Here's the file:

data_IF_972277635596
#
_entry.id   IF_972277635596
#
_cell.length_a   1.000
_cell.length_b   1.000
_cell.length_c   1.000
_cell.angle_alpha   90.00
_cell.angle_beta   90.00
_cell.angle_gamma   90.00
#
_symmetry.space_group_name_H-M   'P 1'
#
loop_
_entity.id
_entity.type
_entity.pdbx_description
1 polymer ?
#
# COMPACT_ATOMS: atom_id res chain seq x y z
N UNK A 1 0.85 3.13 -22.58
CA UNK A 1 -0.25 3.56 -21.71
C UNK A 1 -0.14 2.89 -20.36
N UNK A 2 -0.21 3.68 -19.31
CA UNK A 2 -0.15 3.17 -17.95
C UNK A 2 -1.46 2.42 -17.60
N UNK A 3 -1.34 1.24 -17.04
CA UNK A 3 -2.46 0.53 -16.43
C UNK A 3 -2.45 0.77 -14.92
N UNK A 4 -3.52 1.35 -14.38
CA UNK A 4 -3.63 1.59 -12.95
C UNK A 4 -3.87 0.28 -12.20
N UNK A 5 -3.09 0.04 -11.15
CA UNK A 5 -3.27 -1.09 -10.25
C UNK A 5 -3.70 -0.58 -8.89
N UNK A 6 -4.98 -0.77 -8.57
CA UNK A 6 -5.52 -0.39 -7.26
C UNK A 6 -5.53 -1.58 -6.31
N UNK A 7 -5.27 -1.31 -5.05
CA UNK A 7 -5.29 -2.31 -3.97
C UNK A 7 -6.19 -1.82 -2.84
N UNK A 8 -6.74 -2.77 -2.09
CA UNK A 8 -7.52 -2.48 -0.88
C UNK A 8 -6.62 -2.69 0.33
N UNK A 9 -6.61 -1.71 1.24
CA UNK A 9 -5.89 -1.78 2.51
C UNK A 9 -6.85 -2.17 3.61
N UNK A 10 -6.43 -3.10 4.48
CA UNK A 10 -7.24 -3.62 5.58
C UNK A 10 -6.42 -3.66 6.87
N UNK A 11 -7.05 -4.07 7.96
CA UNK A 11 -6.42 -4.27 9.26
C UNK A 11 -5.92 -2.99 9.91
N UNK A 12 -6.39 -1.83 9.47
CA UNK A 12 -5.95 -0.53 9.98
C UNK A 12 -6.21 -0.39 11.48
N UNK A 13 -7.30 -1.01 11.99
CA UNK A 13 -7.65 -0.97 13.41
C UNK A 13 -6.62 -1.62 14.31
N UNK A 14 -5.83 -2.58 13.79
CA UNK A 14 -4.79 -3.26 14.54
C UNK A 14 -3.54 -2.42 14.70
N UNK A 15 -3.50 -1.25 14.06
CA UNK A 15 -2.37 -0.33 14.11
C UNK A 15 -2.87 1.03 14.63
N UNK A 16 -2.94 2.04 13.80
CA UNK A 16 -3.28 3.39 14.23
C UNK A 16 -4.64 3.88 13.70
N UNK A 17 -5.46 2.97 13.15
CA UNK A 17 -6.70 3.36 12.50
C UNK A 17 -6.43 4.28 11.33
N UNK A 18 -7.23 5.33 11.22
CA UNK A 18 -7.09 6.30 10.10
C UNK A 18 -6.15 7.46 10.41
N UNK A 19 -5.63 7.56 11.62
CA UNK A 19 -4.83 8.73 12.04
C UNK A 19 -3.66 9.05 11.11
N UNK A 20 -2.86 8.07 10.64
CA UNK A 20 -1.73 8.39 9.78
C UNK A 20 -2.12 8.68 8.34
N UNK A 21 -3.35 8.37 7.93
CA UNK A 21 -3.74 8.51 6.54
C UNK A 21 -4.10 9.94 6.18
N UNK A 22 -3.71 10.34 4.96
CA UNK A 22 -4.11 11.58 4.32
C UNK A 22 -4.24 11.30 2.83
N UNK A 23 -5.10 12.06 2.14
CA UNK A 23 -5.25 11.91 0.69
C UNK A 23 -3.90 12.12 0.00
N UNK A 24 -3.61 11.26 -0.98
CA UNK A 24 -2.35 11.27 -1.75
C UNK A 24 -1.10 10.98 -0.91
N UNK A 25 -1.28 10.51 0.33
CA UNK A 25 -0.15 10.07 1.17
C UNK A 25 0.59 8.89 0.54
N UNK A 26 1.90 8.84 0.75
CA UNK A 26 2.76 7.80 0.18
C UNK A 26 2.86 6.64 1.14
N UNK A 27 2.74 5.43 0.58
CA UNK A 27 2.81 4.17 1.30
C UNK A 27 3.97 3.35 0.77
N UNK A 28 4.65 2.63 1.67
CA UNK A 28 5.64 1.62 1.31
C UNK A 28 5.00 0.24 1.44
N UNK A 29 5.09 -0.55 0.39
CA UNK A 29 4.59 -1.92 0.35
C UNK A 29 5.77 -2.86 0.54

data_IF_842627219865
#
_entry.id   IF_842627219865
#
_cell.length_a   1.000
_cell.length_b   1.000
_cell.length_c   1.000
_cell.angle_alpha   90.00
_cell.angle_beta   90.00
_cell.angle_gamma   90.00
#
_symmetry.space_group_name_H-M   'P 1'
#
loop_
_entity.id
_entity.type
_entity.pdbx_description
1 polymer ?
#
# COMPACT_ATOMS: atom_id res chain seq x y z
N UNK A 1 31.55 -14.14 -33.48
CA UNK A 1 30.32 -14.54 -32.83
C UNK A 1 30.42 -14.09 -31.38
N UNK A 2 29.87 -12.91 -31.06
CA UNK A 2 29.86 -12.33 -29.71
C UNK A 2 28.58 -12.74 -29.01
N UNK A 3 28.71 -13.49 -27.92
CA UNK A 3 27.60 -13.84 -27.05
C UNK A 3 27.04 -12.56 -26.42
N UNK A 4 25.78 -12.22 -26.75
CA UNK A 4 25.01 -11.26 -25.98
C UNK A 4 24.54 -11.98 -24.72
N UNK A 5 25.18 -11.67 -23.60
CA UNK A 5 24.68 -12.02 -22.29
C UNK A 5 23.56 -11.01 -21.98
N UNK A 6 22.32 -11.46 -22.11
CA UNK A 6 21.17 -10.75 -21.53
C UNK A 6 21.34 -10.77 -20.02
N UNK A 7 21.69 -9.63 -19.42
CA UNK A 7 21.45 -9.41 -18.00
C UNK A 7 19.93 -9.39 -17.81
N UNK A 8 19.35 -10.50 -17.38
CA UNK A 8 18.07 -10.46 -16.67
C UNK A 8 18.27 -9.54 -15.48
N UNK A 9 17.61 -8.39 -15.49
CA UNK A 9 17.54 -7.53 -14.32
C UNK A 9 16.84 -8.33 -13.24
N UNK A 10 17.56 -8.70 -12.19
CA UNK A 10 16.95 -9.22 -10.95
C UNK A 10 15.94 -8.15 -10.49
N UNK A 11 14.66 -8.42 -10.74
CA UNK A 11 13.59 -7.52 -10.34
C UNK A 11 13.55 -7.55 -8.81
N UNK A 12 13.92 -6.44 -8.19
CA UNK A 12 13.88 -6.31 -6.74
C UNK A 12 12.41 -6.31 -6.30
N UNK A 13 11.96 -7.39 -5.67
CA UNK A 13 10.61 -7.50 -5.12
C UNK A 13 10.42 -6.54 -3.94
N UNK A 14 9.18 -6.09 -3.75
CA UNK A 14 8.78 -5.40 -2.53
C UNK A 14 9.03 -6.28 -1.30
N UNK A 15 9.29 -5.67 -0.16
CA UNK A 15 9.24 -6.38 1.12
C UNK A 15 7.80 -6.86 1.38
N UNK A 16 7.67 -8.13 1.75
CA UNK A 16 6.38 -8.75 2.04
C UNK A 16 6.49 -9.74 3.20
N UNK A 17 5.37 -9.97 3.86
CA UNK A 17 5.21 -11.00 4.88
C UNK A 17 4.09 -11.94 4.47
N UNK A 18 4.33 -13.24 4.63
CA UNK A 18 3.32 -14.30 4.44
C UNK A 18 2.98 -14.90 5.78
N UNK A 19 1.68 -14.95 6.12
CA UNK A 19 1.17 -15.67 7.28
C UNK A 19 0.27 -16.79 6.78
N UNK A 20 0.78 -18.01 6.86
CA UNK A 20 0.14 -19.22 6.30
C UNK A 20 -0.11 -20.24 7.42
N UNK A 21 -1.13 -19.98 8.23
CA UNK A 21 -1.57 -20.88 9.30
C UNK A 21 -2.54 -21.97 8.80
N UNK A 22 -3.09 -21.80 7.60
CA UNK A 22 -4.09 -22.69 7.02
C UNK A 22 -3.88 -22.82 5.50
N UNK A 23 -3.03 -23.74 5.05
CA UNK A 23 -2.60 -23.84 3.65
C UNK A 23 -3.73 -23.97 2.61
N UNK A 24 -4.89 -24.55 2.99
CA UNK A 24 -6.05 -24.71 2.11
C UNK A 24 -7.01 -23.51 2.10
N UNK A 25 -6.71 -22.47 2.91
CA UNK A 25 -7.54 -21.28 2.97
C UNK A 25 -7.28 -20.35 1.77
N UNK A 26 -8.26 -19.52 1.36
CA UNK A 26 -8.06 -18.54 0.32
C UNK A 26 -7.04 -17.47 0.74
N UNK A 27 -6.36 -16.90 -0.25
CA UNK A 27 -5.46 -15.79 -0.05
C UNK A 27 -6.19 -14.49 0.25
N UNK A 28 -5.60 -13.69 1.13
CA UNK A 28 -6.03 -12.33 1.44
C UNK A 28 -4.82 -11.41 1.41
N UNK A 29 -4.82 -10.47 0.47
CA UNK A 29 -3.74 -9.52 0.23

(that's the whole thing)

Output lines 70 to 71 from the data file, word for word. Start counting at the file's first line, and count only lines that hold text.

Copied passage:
CA UNK A 17 -6.70 3.36 12.50
C UNK A 17 -6.43 4.28 11.33